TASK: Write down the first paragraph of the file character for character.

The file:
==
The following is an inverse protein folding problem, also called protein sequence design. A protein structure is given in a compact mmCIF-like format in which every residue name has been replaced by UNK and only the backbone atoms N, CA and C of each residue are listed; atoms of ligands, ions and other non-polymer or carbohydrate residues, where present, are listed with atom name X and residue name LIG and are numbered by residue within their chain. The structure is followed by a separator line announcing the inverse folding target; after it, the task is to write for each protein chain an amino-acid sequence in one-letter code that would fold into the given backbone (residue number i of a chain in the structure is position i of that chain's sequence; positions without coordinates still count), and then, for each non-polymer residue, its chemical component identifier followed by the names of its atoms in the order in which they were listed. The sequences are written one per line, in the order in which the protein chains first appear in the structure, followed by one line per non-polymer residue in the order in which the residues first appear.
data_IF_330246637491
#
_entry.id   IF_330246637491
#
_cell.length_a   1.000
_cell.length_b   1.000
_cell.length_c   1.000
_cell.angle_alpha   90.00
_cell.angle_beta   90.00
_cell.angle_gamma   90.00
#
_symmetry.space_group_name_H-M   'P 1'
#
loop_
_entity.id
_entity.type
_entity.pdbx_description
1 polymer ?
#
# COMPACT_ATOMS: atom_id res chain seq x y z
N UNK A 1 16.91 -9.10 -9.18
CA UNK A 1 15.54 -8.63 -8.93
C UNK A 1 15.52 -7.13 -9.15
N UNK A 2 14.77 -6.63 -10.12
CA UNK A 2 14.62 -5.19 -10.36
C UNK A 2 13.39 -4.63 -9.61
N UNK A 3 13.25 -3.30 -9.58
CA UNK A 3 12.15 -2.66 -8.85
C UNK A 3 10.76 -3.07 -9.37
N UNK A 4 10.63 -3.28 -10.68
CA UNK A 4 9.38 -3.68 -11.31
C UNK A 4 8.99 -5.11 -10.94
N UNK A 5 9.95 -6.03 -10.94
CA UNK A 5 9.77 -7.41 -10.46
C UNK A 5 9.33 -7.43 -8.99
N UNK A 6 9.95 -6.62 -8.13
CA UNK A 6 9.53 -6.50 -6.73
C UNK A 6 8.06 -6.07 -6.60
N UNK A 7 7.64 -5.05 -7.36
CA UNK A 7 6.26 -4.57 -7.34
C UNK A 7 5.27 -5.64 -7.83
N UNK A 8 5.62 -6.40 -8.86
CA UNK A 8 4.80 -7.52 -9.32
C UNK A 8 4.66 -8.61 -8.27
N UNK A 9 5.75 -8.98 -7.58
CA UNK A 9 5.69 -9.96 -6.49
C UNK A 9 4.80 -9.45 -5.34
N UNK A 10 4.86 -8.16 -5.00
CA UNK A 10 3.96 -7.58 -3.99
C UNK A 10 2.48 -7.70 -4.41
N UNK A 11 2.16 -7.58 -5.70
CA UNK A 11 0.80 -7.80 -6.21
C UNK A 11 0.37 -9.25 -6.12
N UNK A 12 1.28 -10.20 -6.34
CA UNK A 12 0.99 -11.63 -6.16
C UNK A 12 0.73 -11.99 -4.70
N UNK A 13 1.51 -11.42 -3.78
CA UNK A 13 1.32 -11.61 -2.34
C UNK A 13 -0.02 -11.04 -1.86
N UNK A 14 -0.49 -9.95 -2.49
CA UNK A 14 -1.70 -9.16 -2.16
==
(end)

The following is an inverse protein folding problem, also called protein sequence design. A protein structure is given in a compact mmCIF-like format in which every residue name has been replaced by UNK and only the backbone atoms N, CA and C of each residue are listed; atoms of ligands, ions and other non-polymer or carbohydrate residues, where present, are listed with atom name X and residue name LIG and are numbered by residue within their chain. The structure is followed by a separator line announcing the inverse folding target; after it, the task is to write for each protein chain an amino-acid sequence in one-letter code that would fold into the given backbone (residue number i of a chain in the structure is position i of that chain's sequence; positions without coordinates still count), and then, for each non-polymer residue, its chemical component identifier followed by the names of its atoms in the order in which they were listed. The sequences are written one per line, in the order in which the protein chains first appear in the structure, followed by one line per non-polymer residue in the order in which the residues first appear.